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Daily Catholic Question

Why is the celebration of holy days and feasts different from place to place?

Over the centuries traditions and customs regarding feasts or holy days of obligation have varied from nation to nation. They have also varied in the United States. In the early years of colonization, dioceses like San Francisco and New Orleans followed the liturgical calendars of the founding nations: Spain and France. Under British rule, Roman Catholics of the United States observed 36 feasts of obligation kept in England. In 1777 Pope Pius VI reduced the holy days of obligation for England and its colonies to 11. And in 1789 Bishop John Carroll of Baltimore, the first U.S. bishop, removed the obligation from the feast of England’s patron, St. George.

In our time, before Vatican II, the U.S. bishops had obtained approval to observe just six of 10 feasts of obligation in the 1917 Code of Canon Law. After Vatican II, with the publication of the 1983 Code of Canon Law and the earlier revision of the liturgical calendar, there was much discussion in this country of what feasts or solemnities should be observed as days of obligation. Canon 1246, #2, of the new Code permits the bishops’ conference, with prior approval of the apostolic see, to suppress the obligation of some feasts in the Code or transfer their celebration to a Sunday.

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Tuesday, April 30, 2013
Daily Catholic Question for 4/29/2013 Daily Catholic Question for 5/1/2013


Anselm: Indifferent toward religion as a young man, Anselm became one of the Church's greatest theologians and leaders. He received the title "Father of Scholasticism" for his attempt to analyze and illumine the truths of faith through the aid of reason.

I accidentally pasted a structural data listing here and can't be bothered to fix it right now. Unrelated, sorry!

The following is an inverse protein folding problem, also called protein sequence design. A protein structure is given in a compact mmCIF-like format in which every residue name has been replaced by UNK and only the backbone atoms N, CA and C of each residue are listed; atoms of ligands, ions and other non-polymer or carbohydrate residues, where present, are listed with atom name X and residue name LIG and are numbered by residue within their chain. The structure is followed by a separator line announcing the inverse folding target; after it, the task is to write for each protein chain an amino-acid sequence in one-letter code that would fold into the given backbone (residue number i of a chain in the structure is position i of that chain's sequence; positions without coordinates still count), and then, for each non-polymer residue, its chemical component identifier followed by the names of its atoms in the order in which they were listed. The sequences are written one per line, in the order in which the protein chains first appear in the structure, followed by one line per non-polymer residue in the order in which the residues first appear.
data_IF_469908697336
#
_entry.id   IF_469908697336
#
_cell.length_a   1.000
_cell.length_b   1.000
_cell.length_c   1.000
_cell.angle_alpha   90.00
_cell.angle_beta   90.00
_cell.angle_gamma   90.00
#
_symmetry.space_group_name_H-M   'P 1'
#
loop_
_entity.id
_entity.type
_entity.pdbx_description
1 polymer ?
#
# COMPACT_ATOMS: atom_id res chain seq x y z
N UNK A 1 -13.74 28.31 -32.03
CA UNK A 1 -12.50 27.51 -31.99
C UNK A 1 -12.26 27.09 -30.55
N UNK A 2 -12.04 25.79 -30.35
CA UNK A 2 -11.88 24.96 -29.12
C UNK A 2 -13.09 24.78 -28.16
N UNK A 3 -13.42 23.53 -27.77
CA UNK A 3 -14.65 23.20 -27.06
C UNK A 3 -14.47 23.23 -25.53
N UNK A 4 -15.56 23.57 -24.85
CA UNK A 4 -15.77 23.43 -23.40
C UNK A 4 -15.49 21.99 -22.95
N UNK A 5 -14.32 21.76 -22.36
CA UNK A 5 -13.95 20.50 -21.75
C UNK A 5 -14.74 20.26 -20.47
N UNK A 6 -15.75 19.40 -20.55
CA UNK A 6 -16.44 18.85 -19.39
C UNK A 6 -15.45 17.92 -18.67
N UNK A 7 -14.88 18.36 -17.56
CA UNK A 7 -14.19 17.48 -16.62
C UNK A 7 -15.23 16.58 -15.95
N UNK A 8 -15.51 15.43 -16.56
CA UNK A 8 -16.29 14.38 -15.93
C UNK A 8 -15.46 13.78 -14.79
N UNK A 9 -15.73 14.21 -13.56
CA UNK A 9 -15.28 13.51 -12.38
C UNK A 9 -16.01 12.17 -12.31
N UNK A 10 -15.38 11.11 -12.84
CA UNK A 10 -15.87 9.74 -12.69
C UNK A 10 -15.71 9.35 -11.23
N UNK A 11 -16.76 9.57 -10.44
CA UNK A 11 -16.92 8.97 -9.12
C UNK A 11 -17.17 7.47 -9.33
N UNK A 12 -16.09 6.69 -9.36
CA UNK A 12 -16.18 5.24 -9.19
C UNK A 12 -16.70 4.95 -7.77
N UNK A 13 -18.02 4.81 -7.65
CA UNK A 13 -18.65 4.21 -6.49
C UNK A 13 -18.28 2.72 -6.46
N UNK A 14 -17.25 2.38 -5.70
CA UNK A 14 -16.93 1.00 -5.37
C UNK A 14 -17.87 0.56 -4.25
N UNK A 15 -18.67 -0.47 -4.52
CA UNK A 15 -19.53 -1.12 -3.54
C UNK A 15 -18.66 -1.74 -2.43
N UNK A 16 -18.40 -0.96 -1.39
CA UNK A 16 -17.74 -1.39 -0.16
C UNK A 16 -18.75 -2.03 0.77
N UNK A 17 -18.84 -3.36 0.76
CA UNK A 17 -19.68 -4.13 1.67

<p>At 15, Anselm wanted to enter a monastery, but was refused acceptance because of his father's opposition. Twelve years later, after careless disinterest in religion and years of worldly living, he finally fulfilled his desire to be a monk. He entered the monastery of Bec in Normandy, three years later was elected prior and 15 years later was unanimously chosen abbot. </p><p>Considered an original and independent thinker, Anselm was admired for his patience, gentleness and teaching skill. Under his leadership, the abbey of Bec became a monastic school, influential in philosophical and theological studies. </p><p>During these years, at the community's request, Anselm began publishing his theological works, comparable to those of St. Augustine (August 28). His best-known work is the book <i>Cur Deus Homo</i> ("Why God Became Man"). </p><p>At 60, against his will, Anselm was appointed archbishop of Canterbury in 1093. His appointment was opposed at first by England's King William Rufus and later accepted. Rufus persistently refused to cooperate with efforts to reform the Church. </p><p>Anselm finally went into voluntary exile until Rufus died in 1100. He was then recalled to England by Rufus's brother and successor, Henry I. Disagreeing fearlessly with Henry over the king's insistence on investing England's bishops, Anselm spent another three years in exile in Rome. </p><p>His care and concern extended to the very poorest people; he opposed the slave trade. Anselm obtained from the national council at Westminster the passage of a resolution prohibiting the sale of human beings.</p> American Catholic Blog There is one more important person you must forgive: yourself. Many times we think we’ve sinned so badly that God can’t let us off the hook so simply. But His mercy is simple, and it is open to all hearts that turn to Him.


 
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